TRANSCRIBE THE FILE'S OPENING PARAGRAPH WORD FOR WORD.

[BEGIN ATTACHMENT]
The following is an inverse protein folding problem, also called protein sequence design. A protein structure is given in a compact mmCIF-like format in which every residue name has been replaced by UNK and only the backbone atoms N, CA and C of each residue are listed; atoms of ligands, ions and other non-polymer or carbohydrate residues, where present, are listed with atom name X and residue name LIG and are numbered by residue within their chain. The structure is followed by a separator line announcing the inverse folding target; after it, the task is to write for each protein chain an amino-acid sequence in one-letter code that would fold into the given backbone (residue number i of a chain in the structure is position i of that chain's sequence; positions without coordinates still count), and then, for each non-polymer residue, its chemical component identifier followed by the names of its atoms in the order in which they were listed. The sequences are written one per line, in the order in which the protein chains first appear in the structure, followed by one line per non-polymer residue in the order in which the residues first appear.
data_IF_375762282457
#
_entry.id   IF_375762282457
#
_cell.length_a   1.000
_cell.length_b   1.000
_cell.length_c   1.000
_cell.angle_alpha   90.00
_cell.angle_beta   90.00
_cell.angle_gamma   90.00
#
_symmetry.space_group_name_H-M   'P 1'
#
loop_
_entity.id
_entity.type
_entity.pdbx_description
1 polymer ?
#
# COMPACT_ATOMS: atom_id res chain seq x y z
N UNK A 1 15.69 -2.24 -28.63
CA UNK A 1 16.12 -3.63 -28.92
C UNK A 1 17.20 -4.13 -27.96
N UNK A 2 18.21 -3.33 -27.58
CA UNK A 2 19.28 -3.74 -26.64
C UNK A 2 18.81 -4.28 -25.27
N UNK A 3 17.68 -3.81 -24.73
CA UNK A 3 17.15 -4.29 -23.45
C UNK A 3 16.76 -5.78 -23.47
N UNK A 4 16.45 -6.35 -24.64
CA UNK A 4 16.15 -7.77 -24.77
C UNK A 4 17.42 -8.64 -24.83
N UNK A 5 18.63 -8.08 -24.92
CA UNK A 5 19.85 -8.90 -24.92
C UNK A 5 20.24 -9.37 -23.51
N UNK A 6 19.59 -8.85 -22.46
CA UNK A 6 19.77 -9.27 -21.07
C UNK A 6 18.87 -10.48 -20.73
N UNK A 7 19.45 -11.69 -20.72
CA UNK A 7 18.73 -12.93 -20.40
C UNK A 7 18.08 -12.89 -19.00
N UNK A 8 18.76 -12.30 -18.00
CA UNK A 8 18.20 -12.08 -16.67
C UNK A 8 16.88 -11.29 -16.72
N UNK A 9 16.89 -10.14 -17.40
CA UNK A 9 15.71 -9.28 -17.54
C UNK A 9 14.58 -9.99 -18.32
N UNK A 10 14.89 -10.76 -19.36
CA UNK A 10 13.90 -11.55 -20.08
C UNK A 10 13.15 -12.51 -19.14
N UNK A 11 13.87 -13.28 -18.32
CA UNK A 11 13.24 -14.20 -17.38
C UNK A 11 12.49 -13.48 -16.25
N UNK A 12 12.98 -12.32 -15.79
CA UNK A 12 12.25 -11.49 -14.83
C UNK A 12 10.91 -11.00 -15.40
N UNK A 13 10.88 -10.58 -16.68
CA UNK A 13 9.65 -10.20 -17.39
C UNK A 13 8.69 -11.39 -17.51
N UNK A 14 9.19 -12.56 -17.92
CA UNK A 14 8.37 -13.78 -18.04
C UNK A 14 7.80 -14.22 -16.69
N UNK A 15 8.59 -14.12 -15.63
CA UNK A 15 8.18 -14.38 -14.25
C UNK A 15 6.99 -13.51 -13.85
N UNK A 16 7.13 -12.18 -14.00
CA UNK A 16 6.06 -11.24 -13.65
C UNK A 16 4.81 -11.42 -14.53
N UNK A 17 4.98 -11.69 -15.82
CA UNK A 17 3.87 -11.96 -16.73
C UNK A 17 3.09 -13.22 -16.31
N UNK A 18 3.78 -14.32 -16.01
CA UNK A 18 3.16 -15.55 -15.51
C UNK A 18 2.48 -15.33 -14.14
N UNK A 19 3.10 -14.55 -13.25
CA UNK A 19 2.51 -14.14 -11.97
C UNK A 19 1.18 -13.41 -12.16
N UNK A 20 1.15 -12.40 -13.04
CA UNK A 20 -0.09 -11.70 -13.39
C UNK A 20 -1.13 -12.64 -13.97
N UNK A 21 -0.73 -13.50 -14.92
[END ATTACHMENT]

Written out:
The following is an inverse protein folding problem, also called protein sequence design. A protein structure is given in a compact mmCIF-like format in which every residue name has been replaced by UNK and only the backbone atoms N, CA and C of each residue are listed; atoms of ligands, ions and other non-polymer or carbohydrate residues, where present, are listed with atom name X and residue name LIG and are numbered by residue within their chain. The structure is followed by a separator line announcing the inverse folding target; after it, the task is to write for each protein chain an amino-acid sequence in one-letter code that would fold into the given backbone (residue number i of a chain in the structure is position i of that chain's sequence; positions without coordinates still count), and then, for each non-polymer residue, its chemical component identifier followed by the names of its atoms in the order in which they were listed. The sequences are written one per line, in the order in which the protein chains first appear in the structure, followed by one line per non-polymer residue in the order in which the residues first appear.